Oxford Today meets Alex McCallion, a recent graduate with a super smart enterprise in the making, Greater Change
Alex McCallion (Jesus, 2014), pictured in the Weston Library in November 2017
With a freshly-minted Economics and Management degree and a sunny smile, Alex McCallion (Jesus College, 2014) exudes the relaxed demeanor of a born entrepreneur, noting that he sold doughnuts at school and once set up an eBay bookshop. The difference with his current venture is that it is Not for Profit, and poised to change the lives of homeless people in a way that feels like a breakthrough for a problem that never, ever seems to go away.
Inevitably there is an App at the heart of the idea, and the venture and the App are called ‘Greater Change’, a pun on McCallion’s quip that by signing up to it, people who are asked for loose change on the streets by the homeless can ‘give without carrying change, but know they’re making one.’
The idea partly reflects the rapid growth of the ‘cashless society’. In a recent survey, 55% of Oxford residents said they no longer walked around with cash at all, just cards. Even if loose coins were what the homeless most needed, they are getting far harder to come by these days.
But loose coins are not what is most needed. McCallion says that hundreds of thousands of pounds are given to beggars in Oxford every single year, some of them professional beggars and others homeless or desperate. The root issue of homelessness never goes away. At pains not to judge the purpose and meaning of any transaction –and having been extensively involved as an undergraduate in homeless outreach he knows who the homeless are as individuals- McCallion nonetheless concludes that this petty cash is not being deployed effectively.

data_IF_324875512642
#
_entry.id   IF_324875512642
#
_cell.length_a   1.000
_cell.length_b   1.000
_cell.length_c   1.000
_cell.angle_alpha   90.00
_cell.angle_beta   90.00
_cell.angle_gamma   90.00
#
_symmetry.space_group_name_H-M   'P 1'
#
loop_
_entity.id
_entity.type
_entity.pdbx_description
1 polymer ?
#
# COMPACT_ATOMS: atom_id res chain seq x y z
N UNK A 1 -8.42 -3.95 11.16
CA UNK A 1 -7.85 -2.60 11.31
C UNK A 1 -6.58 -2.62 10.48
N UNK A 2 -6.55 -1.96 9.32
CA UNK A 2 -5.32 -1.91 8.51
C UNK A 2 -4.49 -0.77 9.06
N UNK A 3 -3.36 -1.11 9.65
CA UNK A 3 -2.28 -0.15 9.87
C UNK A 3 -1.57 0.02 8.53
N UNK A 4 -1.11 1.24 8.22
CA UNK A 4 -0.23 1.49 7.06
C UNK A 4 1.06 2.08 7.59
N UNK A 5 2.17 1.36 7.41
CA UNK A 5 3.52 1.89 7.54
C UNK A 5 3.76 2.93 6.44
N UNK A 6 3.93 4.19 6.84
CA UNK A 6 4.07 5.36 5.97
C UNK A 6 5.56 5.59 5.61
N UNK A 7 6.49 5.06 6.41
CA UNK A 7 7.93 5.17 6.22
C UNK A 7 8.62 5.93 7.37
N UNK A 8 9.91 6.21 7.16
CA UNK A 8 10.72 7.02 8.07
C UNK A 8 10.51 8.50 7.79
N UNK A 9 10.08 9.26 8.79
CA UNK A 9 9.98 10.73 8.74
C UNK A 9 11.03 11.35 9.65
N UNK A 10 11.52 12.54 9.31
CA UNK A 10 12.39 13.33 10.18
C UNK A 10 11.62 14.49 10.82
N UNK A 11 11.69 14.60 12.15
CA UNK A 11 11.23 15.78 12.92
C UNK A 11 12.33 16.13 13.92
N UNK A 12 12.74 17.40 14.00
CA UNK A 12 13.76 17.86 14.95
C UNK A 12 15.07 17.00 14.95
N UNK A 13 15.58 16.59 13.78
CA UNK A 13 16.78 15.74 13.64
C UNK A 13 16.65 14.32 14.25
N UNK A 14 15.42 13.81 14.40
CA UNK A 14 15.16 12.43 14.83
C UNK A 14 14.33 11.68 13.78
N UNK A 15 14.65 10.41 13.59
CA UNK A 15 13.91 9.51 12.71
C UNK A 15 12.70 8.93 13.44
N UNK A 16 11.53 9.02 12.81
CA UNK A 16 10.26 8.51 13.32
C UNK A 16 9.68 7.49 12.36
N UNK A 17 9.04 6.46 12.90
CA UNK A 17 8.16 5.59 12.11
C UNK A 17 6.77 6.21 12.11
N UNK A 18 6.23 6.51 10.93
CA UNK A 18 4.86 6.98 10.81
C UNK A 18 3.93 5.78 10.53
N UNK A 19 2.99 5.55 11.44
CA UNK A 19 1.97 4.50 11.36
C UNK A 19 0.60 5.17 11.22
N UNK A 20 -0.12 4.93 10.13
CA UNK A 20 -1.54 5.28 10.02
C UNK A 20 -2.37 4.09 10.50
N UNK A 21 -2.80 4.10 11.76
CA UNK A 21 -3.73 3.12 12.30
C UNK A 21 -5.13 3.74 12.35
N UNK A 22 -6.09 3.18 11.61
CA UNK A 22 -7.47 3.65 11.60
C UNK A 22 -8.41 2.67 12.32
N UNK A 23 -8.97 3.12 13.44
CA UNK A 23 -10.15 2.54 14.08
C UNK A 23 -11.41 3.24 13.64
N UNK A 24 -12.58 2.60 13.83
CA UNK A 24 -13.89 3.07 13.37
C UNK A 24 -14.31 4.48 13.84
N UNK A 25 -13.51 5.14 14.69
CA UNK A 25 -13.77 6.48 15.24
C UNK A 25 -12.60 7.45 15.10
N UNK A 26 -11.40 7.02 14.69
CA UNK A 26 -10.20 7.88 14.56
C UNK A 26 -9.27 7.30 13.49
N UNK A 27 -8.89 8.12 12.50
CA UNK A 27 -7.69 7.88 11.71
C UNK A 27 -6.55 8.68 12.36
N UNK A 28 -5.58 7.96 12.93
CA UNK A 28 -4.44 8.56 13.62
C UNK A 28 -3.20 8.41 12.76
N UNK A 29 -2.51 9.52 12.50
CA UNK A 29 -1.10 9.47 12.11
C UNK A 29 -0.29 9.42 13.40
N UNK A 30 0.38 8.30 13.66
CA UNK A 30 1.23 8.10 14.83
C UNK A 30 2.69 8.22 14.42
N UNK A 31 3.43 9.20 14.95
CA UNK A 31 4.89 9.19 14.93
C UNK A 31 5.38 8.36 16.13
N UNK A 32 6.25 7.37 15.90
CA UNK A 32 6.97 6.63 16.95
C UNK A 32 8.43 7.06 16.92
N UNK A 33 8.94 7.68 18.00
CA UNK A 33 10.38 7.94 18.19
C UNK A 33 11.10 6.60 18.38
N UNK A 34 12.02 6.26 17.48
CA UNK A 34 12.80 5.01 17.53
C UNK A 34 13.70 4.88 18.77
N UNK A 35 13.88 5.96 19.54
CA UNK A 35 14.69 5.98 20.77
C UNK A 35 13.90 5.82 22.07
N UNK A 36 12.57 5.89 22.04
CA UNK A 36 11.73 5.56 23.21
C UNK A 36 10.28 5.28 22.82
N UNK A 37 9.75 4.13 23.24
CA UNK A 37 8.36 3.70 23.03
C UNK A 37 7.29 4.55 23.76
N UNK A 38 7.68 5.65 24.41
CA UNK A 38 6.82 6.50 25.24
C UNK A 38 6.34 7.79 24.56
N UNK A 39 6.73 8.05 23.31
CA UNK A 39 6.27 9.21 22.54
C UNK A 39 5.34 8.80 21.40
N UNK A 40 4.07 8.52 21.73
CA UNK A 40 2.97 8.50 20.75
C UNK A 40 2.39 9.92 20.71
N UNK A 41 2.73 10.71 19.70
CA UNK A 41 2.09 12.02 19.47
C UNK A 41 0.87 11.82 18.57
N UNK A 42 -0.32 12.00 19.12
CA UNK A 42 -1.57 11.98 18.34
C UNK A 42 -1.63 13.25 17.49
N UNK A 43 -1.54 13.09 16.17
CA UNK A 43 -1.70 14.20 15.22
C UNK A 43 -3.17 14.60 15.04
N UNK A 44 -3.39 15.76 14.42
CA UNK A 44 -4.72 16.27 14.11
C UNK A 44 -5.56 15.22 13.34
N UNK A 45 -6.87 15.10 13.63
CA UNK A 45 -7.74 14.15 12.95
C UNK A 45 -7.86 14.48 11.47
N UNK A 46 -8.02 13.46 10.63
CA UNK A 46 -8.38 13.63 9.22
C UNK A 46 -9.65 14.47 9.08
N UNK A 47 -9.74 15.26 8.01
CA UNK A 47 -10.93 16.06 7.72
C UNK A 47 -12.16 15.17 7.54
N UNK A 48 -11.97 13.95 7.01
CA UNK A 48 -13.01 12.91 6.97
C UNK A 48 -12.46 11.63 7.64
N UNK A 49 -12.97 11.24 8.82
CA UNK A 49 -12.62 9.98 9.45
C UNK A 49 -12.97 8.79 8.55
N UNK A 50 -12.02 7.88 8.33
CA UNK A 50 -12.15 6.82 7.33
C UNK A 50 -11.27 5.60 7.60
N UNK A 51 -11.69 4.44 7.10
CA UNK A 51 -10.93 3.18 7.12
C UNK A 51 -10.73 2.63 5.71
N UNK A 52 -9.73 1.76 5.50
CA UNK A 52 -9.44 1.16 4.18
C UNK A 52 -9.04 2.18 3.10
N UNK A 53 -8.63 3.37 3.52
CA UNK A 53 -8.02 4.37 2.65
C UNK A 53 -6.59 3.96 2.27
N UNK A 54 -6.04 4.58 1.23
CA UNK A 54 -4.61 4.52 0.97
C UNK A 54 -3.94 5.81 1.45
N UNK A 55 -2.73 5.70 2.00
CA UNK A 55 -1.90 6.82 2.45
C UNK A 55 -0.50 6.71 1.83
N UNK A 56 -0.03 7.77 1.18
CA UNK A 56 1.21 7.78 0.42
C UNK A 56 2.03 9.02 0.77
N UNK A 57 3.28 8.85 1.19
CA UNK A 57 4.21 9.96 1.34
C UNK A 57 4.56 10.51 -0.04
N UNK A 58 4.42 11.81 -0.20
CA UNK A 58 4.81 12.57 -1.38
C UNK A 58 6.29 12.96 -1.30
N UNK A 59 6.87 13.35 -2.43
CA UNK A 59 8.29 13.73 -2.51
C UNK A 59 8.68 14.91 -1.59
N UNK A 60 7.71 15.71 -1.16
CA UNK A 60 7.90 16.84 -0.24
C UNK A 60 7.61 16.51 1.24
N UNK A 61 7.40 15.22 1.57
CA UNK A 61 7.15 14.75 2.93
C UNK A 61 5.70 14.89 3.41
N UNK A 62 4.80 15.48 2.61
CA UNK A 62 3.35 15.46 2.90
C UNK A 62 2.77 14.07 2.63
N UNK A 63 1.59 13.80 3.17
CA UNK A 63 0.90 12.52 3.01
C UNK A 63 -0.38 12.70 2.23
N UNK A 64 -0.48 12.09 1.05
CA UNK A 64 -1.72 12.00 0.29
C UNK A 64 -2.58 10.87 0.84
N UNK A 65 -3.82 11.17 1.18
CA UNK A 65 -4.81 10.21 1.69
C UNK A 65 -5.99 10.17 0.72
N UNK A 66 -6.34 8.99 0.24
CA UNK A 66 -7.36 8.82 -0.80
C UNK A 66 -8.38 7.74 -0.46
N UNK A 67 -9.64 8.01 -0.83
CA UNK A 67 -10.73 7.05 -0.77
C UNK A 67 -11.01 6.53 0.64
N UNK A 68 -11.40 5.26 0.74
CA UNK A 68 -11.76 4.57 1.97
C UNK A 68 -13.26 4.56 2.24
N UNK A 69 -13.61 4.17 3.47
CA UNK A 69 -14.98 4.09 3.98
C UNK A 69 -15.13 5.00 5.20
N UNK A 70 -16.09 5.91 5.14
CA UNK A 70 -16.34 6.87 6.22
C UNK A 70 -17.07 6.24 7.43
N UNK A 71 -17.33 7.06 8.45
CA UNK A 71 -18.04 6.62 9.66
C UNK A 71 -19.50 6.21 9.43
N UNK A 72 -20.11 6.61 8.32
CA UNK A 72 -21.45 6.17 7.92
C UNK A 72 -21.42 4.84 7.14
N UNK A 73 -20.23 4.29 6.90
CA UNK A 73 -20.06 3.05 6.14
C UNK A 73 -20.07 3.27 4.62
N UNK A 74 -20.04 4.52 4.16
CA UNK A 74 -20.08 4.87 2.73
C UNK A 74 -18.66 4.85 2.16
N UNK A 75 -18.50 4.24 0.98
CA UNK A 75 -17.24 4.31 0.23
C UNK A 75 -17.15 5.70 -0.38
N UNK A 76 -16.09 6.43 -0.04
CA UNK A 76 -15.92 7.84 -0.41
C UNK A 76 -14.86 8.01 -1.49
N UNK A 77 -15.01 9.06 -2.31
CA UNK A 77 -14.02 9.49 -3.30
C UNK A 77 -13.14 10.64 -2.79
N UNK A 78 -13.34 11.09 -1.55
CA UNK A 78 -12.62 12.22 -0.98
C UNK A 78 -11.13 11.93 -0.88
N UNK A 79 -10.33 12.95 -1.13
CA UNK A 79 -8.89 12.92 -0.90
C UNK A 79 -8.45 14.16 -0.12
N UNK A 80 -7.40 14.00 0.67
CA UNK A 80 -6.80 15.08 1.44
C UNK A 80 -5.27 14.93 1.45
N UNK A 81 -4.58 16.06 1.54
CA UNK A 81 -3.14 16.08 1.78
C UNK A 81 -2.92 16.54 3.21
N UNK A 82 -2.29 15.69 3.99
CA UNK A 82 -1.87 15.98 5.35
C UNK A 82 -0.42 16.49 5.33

Jumping onto the suspicion expressed by some newspapers, that some homeless people have made a ‘lifestyle choice’ or are somehow stuck in a pattern that has become sustainable to them, partly because of charitable activities in comparatively welcoming cities like Oxford, does McCallion think that the problem of homelessness actually is a problem, that its victims want release from?
‘It’s impossible to generalize. Every homeless person has a different story, but almost everybody who is homeless has experienced really tough times. In my experience it is very rare that there is a desire to be homeless. It is extremely difficult though: imagine not having recent experience of work, no address, no bank account, potentially no documentation – imagine trying to find a job in that situation. I think this system [Greater Change], being able to save for something you need, for example a skills course, work clothes or ID, combined with support from existing organisations around that will hopefully make things more achievable.’
With the Greater Change App that McCallion is currently building, users will be able to identify the homeless person much as currently they might be wearing ID as a registered seller of The Big Issue. Recipients will be registered to the scheme and perhaps be given a QR code on a lanyard, suggests Alex. ‘You could talk to them about their stated financial goal –saving towards a rental deposit or a driving license or a skills training course– and then donate through the app in such a way that the donation is directly tagged to that individual even though it sits in a central bank account.’